Written by Theresa Racht on October 11, 2012
Historically low rates, capital needs and maturing mortgages led many co-op boards to refinance their co-ops' underlying mortgages this past year. A few areas came to light where involving general counsel at the beginning of the refinance process could save a co-op money and affect the timing for locking the interest rate — specifically, requiring closing to occur within 30 days of rate lock. Just what are those areas, and how do they affect you in practical terms?
September 28, 2012
Being a co-op or condo board member is not for the faint of heart, particularly these days. Virtually all volunteer boards face a number of tough decisions, such as whether to pursue an owner for an assessment balance due, even though his home is foreclosed. And, of course, board members have pressures of their own, such as trying to balance you co-op or condominium budget while worrying about your 2009 college grad who still lives at home working the want ads.
Written by Stephen Varone, AIA & Peter Varsalona, PE on September 04, 2012
A thermographer begins a roof survey by first conducting a visual observation, looking for obvious defects that could cause leaks, such as a torn or blistering roofing membrane, missing or defective flashing, cracked or spalling bricks in parapet walls, open coping joints, ponding, etc. The thermographer also notes the orientation of the roof to the sun, the position of surrounding buildings or structures that cast shadows on the roof, and any debris or other items that could skew the results of the infrared scan.
Depending on the air temperature, the type of roof construction and the length of time the roof was exposed to the sun that day, the thermographer waits anywhere from 15 minutes to an hour after the sun leaves the roof to perform a scan with the infrared camera. Analyzing the color distribution in the scan, the thermographer can see which areas along the roof are warmer (typically red in the infrared spectrum of colors).
Written by Steven D. Sladkus on September 27, 2012
Q. I am a member of cooperative/condominium board in New York City. Can I be held personally liable for my actions and conduct as a board member?
A. Members of a co-op/condo board can be held personally liable for their actions as board members only if they engage in tortious conduct (that is, wrongful conduct other than a breach of contract) that is independent from their role as board members. In contrast, board members will not be personally liable for conduct that is within the scope of the board members' authority, is taken in good faith, and is in the best interests of the building's shareholders/unit-owners.
Written by Carol Ott on September 25, 2012
The grades are in.
They're not posted, they are not public and you might have to do some digging to find yours.
But if your New York City building is over 50,000 square feet, it was energy-benchmarked by the city and it has now been scored.
Written by Frank Lovece on December 31, 1969
June 22, 2009, following posting June 10 and update June 17 — After two previous reschedulings, the public hearing by the New York City Council's Environmental Protection Committee regarding Intro. 967, which mandates energy audits in buildings of 50,000 square feet or more, has is now scheduled to take place Wednesday, June 24, at 1 p.m., at the Council hearing room, 250 Broadway, near City Hall, on the 16th floor. (See map.)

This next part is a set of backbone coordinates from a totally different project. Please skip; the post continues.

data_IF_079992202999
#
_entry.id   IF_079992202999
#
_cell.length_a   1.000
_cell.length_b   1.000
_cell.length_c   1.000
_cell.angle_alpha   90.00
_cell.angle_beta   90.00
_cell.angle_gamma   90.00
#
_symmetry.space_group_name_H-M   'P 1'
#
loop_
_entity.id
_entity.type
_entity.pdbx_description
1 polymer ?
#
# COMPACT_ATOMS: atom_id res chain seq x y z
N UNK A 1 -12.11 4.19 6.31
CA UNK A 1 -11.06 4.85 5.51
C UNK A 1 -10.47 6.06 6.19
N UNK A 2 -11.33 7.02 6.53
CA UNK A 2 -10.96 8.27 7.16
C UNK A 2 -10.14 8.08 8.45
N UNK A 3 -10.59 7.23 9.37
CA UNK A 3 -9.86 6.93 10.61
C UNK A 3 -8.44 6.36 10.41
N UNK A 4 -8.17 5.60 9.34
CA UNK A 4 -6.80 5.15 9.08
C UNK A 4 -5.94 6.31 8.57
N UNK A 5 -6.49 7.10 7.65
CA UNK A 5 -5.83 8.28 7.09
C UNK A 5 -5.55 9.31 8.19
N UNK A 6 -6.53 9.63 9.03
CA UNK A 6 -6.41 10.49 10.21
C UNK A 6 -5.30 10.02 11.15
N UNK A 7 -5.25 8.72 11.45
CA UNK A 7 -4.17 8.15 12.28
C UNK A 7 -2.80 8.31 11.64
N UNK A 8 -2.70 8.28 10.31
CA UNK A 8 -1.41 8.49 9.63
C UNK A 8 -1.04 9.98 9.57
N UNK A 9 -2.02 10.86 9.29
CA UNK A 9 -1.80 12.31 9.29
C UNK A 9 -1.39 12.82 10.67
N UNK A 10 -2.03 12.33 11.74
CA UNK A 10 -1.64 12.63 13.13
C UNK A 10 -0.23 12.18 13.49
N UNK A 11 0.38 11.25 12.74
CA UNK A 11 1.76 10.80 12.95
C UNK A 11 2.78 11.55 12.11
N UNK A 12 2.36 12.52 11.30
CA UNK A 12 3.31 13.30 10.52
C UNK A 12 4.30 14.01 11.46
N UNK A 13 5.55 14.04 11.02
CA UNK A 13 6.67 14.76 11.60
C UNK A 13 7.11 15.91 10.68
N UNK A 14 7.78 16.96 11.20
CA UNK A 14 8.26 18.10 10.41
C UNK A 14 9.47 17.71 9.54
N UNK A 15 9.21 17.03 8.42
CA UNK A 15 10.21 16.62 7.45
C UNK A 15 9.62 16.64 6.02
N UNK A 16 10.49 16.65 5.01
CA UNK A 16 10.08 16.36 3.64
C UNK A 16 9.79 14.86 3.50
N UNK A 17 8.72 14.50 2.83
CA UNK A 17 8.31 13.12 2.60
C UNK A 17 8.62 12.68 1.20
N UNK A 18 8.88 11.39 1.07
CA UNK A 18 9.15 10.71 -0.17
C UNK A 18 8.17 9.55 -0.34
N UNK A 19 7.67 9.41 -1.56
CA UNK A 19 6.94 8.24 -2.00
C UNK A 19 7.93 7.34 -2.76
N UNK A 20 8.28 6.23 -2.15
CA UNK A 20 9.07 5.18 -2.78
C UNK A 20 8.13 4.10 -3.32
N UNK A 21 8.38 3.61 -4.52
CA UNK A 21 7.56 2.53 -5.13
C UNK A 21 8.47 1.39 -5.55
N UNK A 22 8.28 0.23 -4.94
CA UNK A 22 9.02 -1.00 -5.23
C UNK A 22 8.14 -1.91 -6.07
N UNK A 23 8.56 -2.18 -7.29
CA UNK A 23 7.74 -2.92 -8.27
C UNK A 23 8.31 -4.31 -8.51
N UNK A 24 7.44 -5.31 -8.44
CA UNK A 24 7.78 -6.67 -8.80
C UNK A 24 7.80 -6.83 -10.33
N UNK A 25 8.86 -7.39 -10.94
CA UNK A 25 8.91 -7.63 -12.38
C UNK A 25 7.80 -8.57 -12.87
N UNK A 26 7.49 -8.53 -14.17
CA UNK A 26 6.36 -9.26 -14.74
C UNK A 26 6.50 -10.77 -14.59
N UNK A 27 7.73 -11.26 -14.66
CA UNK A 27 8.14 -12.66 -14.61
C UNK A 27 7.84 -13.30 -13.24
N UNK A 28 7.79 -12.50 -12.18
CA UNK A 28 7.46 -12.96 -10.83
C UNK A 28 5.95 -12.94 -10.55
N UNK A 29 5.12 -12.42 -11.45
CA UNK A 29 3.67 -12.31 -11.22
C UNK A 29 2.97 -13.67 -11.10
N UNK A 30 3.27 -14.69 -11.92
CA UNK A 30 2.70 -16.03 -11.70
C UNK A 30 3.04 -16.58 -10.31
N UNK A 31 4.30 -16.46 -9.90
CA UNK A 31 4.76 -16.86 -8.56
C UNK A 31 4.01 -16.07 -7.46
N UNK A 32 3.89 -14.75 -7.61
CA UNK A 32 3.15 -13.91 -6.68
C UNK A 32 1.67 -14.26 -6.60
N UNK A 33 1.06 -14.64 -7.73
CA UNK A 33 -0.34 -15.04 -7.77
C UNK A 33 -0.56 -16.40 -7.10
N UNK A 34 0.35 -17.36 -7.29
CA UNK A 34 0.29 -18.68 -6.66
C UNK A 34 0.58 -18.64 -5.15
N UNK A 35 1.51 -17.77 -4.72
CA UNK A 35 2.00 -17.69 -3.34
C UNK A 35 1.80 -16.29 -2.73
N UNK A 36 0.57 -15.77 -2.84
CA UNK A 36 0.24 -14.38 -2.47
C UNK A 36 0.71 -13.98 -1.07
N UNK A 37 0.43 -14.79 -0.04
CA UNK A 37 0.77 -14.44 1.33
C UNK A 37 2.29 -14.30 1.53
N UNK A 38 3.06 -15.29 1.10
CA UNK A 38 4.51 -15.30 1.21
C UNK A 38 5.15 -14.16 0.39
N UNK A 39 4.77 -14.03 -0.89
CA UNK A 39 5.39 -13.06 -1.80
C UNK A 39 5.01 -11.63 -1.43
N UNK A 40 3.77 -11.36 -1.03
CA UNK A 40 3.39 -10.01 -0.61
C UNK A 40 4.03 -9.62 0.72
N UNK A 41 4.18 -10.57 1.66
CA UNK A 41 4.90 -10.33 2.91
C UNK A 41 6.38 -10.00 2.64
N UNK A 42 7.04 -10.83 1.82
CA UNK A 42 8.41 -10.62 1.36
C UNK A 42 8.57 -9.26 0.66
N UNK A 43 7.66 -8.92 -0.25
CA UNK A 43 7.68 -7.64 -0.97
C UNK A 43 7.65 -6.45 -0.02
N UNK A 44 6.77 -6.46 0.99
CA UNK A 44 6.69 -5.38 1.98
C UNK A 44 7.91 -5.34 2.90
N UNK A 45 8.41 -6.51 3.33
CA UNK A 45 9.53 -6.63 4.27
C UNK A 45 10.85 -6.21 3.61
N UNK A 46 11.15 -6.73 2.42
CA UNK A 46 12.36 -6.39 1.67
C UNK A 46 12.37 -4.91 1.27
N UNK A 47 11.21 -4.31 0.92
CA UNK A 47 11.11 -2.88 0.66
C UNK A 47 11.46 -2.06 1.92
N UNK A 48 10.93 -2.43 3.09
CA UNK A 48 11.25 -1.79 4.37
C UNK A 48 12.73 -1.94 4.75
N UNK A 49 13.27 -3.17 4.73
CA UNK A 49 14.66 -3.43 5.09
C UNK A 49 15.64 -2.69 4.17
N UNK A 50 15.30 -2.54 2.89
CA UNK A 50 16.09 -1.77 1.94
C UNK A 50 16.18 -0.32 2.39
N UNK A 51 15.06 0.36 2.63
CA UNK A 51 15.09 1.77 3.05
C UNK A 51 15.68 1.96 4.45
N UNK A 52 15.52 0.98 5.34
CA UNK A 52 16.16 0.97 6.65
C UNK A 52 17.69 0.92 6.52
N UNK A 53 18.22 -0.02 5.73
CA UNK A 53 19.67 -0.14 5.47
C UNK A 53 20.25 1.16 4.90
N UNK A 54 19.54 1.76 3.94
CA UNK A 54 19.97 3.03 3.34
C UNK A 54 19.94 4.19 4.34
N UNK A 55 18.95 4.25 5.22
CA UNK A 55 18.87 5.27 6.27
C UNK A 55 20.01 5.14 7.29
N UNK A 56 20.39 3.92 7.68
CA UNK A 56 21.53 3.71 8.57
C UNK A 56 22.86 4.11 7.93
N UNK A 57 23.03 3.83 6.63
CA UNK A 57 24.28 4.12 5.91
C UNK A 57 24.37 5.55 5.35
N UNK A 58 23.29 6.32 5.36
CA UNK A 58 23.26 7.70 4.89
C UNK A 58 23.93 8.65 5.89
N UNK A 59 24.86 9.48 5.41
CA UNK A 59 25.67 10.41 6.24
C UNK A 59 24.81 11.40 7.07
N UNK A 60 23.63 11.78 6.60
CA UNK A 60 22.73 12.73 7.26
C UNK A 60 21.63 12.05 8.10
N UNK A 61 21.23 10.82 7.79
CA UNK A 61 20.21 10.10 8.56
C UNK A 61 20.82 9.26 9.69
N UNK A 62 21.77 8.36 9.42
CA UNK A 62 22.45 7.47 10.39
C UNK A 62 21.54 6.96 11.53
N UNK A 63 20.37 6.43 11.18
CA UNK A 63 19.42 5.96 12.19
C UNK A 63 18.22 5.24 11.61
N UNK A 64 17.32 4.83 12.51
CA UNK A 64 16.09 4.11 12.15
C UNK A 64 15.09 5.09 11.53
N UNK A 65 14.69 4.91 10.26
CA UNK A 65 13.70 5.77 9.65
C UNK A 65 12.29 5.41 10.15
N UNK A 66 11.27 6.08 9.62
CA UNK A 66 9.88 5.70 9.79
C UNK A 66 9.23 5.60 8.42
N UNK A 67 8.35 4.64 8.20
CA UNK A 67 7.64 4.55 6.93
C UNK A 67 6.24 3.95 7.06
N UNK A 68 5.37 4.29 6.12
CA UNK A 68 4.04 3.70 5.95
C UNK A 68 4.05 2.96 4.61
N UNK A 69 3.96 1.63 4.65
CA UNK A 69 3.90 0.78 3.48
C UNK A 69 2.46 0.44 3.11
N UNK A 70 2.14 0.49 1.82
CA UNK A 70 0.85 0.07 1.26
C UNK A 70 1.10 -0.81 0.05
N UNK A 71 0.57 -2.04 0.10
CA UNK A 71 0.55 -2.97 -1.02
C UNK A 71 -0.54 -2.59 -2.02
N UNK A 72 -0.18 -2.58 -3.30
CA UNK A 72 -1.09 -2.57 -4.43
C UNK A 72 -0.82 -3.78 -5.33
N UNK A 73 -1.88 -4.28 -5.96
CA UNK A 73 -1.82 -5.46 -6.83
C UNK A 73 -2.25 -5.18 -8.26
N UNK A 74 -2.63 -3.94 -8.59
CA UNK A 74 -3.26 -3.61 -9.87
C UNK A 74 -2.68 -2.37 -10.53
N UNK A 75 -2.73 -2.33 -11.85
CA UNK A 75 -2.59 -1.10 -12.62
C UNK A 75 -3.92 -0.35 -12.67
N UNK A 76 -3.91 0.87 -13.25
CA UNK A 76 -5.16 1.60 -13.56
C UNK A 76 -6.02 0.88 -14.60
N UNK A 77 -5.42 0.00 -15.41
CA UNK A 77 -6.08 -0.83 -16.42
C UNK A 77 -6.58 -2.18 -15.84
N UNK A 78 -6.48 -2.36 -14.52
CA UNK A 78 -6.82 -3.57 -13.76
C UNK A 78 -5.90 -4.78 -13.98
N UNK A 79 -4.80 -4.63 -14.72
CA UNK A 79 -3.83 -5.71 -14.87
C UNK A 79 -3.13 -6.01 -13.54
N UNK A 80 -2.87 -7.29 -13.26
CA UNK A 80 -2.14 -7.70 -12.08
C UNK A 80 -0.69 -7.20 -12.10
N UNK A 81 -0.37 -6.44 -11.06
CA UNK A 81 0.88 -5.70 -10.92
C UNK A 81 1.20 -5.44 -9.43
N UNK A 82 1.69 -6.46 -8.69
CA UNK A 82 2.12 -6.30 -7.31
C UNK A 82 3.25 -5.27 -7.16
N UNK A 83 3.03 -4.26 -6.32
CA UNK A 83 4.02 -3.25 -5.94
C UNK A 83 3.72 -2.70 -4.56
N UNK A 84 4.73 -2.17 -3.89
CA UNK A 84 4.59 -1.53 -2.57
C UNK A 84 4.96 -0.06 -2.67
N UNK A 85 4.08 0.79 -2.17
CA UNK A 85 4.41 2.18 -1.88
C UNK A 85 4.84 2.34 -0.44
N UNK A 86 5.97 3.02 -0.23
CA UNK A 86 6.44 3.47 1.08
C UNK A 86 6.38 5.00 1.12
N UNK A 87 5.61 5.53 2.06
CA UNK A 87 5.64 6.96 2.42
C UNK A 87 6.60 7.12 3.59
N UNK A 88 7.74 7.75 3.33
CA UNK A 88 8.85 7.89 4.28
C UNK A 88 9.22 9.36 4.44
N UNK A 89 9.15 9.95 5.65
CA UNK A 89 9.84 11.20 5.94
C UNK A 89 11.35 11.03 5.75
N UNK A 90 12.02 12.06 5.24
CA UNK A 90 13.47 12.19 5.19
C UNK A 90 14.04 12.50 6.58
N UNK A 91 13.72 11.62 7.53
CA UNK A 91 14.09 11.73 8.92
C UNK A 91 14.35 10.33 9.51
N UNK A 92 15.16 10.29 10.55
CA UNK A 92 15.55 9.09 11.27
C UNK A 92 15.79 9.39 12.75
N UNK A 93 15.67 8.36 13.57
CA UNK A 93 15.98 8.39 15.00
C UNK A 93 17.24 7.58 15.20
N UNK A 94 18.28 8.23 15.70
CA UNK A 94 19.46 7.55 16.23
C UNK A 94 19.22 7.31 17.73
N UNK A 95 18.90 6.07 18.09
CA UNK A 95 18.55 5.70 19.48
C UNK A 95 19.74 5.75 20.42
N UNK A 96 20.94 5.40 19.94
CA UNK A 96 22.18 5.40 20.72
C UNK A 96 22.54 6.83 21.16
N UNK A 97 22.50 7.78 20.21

It was originally set for 1 p.m. on Thursday, June 18, changed to noon, and rescheduled to Friday, June 19, at 10 a.m. before this latest scheduling. The hearing allows for public comment on the proposed legislation sponsored by Councilmember James F. Gennaro.
Written by W. Alexander Noland, Esq. on September 21, 2012
Condo and co-op boards and property managers should be aware that homeowners do have the right — subject to restrictions — to have service, companion and therapy animals, even when they violate co-op / condo pet restrictions. Yet boards have certain rights as well, including the right to demand medical proof that such an animal is needed.
Written by Tom Soter and Bill Morris on September 18, 2012
Written by Tom Soter and Bill Morris on September 13, 2012
For those serving on condo or co-op boards, some things are immutable and commonly agreed upon: The president is the head honcho, the big cheese, the first among equals. The treasurer follows the money and let's everyone know whether the maintenance goes up or down. And the secretary gets the facts.
Immutable they may be, but the same? Definitely not. For each officer has his or her own style of operating, from the consensus-builder to the autocrat, and those styles (in long-serving members) often mesh with the needs of the building. In the first of a series, "Board 101," we offer a look at the duties of these three positions and the differing approaches of three board officers each.
Written by Steven J. Tinnelly on September 14, 2012
Every condo or co-op board will at some point hire a vendor to perform certain tasks or furnish services — possibly exposing the building to liability brought about by vendor actions and/or the terms of the vendor contracts. Boards of directors and managing agents must understand how to properly protect the building when hiring a vendor. Three issues are key to doing so: hiring properly licensed, bonded and insured vendors; the employment status of a vendor as an "independent contractor" or an "employee" of the co-op or condo; and the importance of having proposed vendor contracts reviewed by legal counsel prior to execution.
Engage, enrage, ask questions and give answers with your community of board members. Submit your questions and comments here!
Thinking of buying a co-op or condo? Already bought, and not sure how co-op/condo life and rules work? Learn all about purchasing a place and living in your new community. It's not like renting, and its not like owning a house. What's it like?